When you own a truck or any vehicle for that matter, some things just can’t be avoided.
The brakes of a car are crucial to your safety and the performance of the vehicle, so knowing when it’s time to change the pads is a crucial part of truck ownership.
The brake pads of a truck can wear down over time, or there might be other factors at play. As a responsible truck owner and someone who wants to take care of their investment, learning the warning signs of what it feels like when they need replacing and knowing how often to do it, is critical.
How often should you replace brake pads?
Generally, a truck’s brake pads will last around 50,000 miles of travel, but it can be as little as 25,000 miles or as high as 70,000 miles. This all depends on a few factors like the conditions you drive in, how often you drive, and the materials used to make the brake pads themselves.
Once you’re aware of the warning signs, you can learn when to replace them so you continue to drive safely, and we’re here to help you out.
We’ve got the ins and outs of brake pads including why they wear out, signs that they’re starting to go, and when and how you should replace them so you be a responsible truck owner on the road.
Why Do Brake Pads Wear Out?
Brake pads are one of the most commonly used parts of a car, and one that can have severe consequences if they’re not in good condition.
However, there are a few reasons why brake pads wear out aside from general use, including:
What your truck’s brake pads are made out of will impact their quality, and also how long they last. These pads are made with things like carbon-ceramic compounds or steel and metal, each having a different effect on longevity and their warm up time.
A more expensive brake pad is not necessarily made of better materials, which is why you have to know what pads suit your car best.
Your personal driving habits can wear down brakes sooner, and this is usually the case with people who brake harder than others.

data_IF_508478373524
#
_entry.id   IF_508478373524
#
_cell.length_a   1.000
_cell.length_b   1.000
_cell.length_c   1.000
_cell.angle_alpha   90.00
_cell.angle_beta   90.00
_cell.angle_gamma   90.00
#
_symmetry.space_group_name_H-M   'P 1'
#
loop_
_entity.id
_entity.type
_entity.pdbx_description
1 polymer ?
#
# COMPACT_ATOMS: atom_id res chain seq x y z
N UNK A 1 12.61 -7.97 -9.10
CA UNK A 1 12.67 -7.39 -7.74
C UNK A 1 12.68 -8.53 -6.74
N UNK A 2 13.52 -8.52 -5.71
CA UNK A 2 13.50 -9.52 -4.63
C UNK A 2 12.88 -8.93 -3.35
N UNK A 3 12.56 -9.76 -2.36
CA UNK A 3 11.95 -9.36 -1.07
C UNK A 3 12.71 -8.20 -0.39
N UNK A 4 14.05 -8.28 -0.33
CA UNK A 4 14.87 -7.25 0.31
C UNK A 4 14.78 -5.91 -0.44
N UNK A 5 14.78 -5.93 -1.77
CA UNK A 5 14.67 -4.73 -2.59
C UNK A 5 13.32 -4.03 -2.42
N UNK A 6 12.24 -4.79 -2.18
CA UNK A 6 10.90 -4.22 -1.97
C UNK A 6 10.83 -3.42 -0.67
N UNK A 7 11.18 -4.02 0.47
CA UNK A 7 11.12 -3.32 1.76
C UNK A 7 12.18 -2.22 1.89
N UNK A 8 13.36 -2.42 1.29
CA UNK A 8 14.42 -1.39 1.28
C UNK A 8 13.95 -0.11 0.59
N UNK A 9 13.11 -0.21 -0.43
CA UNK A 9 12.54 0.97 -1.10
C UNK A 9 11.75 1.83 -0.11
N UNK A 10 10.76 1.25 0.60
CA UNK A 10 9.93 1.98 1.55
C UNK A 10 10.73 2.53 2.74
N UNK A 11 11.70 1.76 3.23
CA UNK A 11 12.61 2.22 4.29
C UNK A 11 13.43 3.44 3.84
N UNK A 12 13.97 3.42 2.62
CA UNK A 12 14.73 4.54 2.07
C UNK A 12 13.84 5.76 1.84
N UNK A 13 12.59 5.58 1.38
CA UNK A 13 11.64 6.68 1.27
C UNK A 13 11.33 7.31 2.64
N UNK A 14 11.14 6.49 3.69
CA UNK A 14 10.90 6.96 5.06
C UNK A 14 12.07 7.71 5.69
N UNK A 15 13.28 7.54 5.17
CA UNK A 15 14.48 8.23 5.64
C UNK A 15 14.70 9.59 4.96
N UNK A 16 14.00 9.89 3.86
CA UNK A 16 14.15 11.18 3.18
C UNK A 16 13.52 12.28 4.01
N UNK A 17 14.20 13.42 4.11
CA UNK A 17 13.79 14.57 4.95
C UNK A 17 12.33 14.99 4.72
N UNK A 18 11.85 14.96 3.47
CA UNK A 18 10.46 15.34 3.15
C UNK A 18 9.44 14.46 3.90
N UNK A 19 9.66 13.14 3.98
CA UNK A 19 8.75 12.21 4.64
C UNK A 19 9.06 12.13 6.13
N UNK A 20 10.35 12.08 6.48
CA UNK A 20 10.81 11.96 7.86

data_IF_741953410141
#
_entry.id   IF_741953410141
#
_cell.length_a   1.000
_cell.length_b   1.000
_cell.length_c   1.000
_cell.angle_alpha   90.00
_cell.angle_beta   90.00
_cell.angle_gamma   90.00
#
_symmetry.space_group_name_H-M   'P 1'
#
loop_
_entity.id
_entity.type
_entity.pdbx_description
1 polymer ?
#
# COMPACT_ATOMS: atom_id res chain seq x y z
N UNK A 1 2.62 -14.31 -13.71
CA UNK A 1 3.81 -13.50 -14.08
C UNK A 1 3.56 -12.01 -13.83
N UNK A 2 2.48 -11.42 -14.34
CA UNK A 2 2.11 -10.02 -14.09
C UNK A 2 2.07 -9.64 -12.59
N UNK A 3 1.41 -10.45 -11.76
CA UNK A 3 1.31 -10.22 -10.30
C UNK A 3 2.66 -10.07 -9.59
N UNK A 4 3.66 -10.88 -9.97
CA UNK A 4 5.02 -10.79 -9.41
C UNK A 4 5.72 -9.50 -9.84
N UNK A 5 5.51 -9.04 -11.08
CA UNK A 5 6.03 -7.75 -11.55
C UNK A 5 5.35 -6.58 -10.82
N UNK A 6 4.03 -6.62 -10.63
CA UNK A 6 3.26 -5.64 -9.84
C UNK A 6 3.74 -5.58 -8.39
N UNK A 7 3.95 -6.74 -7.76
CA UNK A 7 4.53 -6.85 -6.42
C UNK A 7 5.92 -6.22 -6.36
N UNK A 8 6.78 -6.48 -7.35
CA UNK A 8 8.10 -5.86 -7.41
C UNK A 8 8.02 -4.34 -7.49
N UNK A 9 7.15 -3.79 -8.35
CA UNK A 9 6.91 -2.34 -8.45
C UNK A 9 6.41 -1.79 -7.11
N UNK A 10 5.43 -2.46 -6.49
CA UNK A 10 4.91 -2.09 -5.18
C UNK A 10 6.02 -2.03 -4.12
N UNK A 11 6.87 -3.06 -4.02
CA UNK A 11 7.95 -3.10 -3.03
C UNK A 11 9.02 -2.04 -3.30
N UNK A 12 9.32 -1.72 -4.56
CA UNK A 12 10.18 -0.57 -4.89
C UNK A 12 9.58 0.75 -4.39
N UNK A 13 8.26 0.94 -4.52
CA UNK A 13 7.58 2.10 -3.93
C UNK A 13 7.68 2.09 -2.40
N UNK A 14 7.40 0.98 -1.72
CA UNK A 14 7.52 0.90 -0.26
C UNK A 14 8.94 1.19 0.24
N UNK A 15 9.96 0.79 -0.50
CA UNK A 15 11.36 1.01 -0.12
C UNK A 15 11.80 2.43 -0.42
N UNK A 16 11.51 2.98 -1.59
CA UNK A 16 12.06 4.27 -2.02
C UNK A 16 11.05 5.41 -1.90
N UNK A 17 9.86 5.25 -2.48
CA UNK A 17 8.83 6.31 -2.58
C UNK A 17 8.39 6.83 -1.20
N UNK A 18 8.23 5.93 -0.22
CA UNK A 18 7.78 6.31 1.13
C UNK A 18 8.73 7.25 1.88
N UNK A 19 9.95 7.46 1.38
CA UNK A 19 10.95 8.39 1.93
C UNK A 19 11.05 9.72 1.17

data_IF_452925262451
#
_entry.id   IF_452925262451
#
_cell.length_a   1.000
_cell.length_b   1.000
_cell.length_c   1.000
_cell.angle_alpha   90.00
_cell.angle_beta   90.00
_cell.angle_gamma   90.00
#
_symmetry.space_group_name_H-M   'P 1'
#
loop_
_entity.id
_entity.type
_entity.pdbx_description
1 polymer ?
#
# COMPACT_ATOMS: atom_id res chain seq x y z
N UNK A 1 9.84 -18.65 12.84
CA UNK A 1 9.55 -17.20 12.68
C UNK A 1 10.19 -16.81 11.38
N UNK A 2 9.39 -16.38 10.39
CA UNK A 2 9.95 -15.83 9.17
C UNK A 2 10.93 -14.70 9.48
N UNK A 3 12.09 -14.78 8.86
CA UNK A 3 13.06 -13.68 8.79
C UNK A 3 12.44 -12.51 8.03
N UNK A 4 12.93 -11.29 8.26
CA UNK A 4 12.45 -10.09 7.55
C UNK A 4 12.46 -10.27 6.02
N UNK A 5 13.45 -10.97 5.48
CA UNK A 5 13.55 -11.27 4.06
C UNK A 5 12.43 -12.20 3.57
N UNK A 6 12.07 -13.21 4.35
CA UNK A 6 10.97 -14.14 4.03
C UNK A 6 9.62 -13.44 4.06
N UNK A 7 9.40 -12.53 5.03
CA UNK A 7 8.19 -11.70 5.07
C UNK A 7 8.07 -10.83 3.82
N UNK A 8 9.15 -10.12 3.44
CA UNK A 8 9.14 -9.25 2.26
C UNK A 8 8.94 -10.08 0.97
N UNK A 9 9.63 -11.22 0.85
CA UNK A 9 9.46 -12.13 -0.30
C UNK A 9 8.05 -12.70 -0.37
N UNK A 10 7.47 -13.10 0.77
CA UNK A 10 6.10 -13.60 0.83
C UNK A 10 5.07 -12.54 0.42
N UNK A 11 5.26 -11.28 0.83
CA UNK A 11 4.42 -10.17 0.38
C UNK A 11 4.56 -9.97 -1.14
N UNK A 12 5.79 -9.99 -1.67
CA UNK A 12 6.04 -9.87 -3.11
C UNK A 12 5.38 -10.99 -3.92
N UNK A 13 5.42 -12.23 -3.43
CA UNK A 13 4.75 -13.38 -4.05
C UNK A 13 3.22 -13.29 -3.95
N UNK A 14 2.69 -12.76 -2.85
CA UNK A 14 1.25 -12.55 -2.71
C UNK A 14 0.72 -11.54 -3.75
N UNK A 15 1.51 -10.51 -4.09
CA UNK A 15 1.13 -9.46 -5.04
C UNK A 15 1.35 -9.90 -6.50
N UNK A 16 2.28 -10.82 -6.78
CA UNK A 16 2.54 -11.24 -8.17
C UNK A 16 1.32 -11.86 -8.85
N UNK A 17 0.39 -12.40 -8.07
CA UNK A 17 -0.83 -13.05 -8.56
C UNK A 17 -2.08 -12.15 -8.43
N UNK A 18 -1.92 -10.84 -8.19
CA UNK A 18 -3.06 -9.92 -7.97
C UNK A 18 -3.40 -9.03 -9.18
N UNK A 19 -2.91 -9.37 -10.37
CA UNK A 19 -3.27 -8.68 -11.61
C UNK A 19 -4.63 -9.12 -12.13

Practicing a smoother and more gradual application of the brake when you’re coming to a stop can help the pads to last longer.
Terrain and environment
Where you drive your car or truck can impact how long the brake pads last. Somewhere that requires a lot of braking, like a built-up area with traffic lights, will produce more wear on the brake pads that driving in open areas without the need for brakes as much.
Likewise, trucks that take curvy roads rely on brakes more often to navigate and may wear them out sooner.
Brake pads are made in different strengths to suit the needs of different drivers, and this is done with a range of compounds.
A harder brake might last longer but takes a while to warm up, whereas a soft compound brake pad wears out faster but is better for regular drivers who use their cars at an average speed.
The Lifespan of Brake Pads and Rotors
There’s no set limit of time that a brake pad or rotor will last on a truck, but understanding the above reasons for why they might wear out sooner can help you prevent it from happening prematurely.
A good manufacturer should be able to give you an idea of how long their pads last, so you can shop accordingly.
Generally speaking, the average amount of mileage a set of brake pads will last for is 50,000 miles, but of course, this can vary dramatically based on a range of features.
At the lower end of the scale with cheaper brake pads or those used more ferociously, you might get as little as 25,000 miles, however premium pads with the correct braking techniques can achieve up to 70,000 miles before they need replacing.
Signs That Your Brake Pads Need Replacing
If you’re unsure about the quality of your brake pads and don’t know how to tell if they’re wearing out, there are some signs you can pay attention to. If you notice any of these, have your pads checked out: